Tuul Terbish works about fifteen hours a day, six days a week in a bakery in Plzeo. She has a degree in dentistry but has not been able to find work in her field. Her long work hours prevent her from spending time with her daughter, and she says that baking bread at a stove for such long shifts is difficult. The workers' agency that arranged for her initial job placement and arrival in the Czech Republic also serves as her legal employer, and takes half of her salary each month leaving her with no savings. She is worried that she will soon lose her job and be forced to return home.
Her case is not unique; it illustrates a common predicament among many of the 400,000 foreign workers in the country. The onset of the global economic crisis has thrown into sharper relief what critics describe as a flawed and unjust Czech labor migration system.
The Value of Workers' Agencies
A vast network of workers' agencies exists in the Czech Republic which act as intermediaries to help migrant workers find employment, assist with working permits and visas, and organize arrival into the country. Now numbering approximately 2,600, these agencies have capitalized on the Czech government's failure to provide information and practical assistance to migrant workers.
NGOs and watchdog groups have, however, criticized the workers' agencies as unaccountable and purely profit-driven, with the ongoing economic crisis thrusting them into the spotlight as foreign workers lose jobs en masse.
The role of these agencies extends far beyond initial assistance in job placement and arrival. Losing a job means losing the purpose of stay required to legally remain in the Czech Republic. Since it is difficult to change employment and the Czech government does not provide much assistance, foreign workers often rely on the agencies for the duration of their time in the country.
The agencies often function as legal employers, controlling wage distribution and taking a large portion of their workers' salaries. This also means that immigrant workers do not enjoy the same rights and worker protection measures that local Czechs do--in Tuul's case, for example, the bakery isn't subjected to normal Czech labor law and is not required to provide her with unemployment benefits.
"The main purpose is to make money, so [the workers' agencies] ask for as much as people are willing to pay," says Marie Jelinkova, one of the creators of Migration Online at the Multicultural Center in Prague, a project that compares migration policy in Central and Eastern Europe. The agencies charge initial fees for job placement, visa acquirement and arrival into the country. These fees vary from one nationality to another--Mongolians usually pay $3,000 to $4,000, while Vietnamese workers often pay upwards of $10,000.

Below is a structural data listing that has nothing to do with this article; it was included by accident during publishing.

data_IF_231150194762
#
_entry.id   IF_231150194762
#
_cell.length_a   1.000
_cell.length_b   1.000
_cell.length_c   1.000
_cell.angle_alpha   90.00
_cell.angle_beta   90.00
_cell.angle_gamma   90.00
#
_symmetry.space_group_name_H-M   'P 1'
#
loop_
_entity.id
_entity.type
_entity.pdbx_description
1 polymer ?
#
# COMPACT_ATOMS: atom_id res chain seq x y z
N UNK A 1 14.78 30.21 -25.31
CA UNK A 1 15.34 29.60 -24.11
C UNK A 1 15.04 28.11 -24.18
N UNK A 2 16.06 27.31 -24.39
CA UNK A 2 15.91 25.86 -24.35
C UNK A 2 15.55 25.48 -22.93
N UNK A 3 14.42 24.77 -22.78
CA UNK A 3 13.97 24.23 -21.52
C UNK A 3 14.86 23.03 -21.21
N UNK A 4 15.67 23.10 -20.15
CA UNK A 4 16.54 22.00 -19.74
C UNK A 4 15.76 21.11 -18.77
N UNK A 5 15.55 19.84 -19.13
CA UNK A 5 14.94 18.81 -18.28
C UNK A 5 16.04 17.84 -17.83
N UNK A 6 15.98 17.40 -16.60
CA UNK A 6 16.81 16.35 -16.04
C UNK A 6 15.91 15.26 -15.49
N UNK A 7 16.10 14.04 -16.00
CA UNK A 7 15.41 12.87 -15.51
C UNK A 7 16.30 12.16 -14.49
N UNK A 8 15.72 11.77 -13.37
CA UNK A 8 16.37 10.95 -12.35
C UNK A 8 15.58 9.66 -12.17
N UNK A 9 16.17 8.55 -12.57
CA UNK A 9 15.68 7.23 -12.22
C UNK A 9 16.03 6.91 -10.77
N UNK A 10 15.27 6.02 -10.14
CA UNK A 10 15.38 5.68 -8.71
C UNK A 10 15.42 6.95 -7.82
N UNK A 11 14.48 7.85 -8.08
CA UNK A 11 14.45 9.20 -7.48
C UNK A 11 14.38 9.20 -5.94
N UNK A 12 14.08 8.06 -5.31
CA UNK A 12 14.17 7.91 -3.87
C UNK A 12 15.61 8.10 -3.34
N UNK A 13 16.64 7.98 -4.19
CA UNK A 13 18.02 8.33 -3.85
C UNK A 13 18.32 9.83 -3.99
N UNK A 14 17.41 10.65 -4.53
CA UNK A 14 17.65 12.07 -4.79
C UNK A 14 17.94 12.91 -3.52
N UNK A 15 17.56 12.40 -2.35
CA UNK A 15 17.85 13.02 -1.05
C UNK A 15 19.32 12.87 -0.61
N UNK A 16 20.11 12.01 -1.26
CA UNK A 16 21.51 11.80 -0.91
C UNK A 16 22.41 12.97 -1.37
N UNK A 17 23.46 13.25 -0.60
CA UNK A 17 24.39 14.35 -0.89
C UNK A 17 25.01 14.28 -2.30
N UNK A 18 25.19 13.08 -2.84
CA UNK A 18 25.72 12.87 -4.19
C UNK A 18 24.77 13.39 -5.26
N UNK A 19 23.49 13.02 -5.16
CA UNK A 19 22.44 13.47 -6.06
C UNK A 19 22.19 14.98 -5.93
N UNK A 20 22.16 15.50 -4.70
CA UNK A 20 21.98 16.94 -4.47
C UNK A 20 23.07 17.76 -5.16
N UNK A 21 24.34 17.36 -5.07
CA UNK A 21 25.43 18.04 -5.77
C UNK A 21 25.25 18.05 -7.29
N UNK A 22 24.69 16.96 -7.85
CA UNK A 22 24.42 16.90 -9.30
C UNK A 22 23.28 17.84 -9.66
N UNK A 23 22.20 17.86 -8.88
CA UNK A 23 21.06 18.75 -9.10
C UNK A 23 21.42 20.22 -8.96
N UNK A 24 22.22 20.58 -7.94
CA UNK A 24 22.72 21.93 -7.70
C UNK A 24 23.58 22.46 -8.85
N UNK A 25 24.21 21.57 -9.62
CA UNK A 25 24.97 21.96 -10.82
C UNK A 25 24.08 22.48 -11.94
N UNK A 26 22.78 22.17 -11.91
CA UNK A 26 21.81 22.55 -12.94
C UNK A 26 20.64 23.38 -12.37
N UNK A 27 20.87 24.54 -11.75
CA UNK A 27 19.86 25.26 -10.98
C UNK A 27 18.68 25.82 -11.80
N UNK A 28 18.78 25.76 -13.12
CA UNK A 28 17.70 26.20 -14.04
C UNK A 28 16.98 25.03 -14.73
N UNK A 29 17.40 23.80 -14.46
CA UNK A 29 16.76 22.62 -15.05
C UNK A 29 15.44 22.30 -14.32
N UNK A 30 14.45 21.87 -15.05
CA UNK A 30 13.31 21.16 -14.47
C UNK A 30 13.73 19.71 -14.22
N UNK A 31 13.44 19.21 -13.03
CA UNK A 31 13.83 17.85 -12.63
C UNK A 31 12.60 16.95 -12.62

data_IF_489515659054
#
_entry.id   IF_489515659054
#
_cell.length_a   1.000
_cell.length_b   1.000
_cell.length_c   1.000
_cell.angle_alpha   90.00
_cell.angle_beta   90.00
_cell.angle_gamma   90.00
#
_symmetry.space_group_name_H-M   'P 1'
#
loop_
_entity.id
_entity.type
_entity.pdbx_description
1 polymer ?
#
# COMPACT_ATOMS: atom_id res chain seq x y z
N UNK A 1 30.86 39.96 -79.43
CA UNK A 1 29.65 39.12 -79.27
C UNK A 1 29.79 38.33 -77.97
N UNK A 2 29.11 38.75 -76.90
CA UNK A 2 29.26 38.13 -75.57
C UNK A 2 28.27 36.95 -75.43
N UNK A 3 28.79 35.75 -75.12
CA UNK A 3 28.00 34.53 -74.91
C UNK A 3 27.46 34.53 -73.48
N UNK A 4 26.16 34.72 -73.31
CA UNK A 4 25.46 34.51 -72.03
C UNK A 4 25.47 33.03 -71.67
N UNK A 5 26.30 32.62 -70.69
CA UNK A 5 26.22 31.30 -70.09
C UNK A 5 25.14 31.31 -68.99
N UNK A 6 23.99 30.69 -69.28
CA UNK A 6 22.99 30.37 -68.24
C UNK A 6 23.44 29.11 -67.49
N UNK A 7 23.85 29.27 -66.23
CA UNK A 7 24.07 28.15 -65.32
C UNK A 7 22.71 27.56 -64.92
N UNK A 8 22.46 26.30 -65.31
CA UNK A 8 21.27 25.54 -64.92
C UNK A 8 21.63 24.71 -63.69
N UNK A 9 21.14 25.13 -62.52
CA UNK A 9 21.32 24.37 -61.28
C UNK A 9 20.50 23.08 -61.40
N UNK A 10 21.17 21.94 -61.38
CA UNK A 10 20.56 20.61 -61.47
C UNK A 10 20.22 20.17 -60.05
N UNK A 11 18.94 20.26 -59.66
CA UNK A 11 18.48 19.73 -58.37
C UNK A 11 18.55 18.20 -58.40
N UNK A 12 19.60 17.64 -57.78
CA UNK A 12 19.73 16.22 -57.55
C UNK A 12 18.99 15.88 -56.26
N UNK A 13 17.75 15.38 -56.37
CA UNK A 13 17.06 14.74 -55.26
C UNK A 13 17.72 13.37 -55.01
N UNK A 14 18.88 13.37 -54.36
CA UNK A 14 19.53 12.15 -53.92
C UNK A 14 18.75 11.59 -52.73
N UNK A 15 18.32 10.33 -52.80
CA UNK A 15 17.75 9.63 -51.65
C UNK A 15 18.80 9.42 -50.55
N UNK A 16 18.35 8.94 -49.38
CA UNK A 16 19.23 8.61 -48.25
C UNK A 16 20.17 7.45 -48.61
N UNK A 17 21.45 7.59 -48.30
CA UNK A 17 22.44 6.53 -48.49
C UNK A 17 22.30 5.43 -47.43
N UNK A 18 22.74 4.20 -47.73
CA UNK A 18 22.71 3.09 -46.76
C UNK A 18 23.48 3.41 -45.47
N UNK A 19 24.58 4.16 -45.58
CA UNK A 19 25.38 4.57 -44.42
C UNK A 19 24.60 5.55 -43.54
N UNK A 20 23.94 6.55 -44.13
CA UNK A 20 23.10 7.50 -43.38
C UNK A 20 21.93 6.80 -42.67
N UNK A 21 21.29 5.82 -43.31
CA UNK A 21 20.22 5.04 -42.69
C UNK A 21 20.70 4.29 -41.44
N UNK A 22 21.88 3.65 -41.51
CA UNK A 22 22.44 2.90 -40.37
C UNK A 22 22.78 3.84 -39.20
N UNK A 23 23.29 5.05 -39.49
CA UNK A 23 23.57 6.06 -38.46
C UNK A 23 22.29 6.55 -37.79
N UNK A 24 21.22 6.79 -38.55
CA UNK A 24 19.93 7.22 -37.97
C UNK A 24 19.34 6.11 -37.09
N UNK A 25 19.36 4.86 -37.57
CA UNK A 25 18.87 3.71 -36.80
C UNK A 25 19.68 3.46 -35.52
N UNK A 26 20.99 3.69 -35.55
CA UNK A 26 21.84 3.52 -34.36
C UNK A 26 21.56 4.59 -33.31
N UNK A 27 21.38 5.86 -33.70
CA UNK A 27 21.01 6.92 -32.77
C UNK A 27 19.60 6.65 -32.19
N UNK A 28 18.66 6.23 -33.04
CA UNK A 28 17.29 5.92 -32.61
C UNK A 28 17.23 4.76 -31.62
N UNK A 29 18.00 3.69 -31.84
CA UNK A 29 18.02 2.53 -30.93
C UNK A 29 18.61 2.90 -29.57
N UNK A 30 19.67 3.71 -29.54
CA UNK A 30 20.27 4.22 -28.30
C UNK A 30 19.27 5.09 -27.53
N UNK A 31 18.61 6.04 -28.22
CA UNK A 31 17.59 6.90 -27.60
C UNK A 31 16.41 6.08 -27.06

Tuul paid her agency $5,000, but recalls that promised assistance for finding accommodation was not provided. She instead relied on the help of strangers and acquaintances.
A representative of a Prague workers' agency Zajan s.r.o., Ljubov Rampilova, argues that the negative image of workers' agencies is unfair. "It's a lot of work for us to find the migrant worker a job, equip him for work, and arrange for arrival and accommodation," she says, pointing out that the government requires the agencies to also pay health and social insurance for workers. She asserts that many migrant workers appreciate that mediators exist, indicating the difficulties they would otherwise have in the entire process.
Supporters of the workers' agencies defend their profit margin, and argue that their critics are simply stuck in an anti-profit mindset--a legacy of communism. But the director of the Prague branch of the International Organization for Migration, Lucie Sladkova argues that the agencies value profit over people: "People are not a commodity. It angers me that we didn't block the establishment …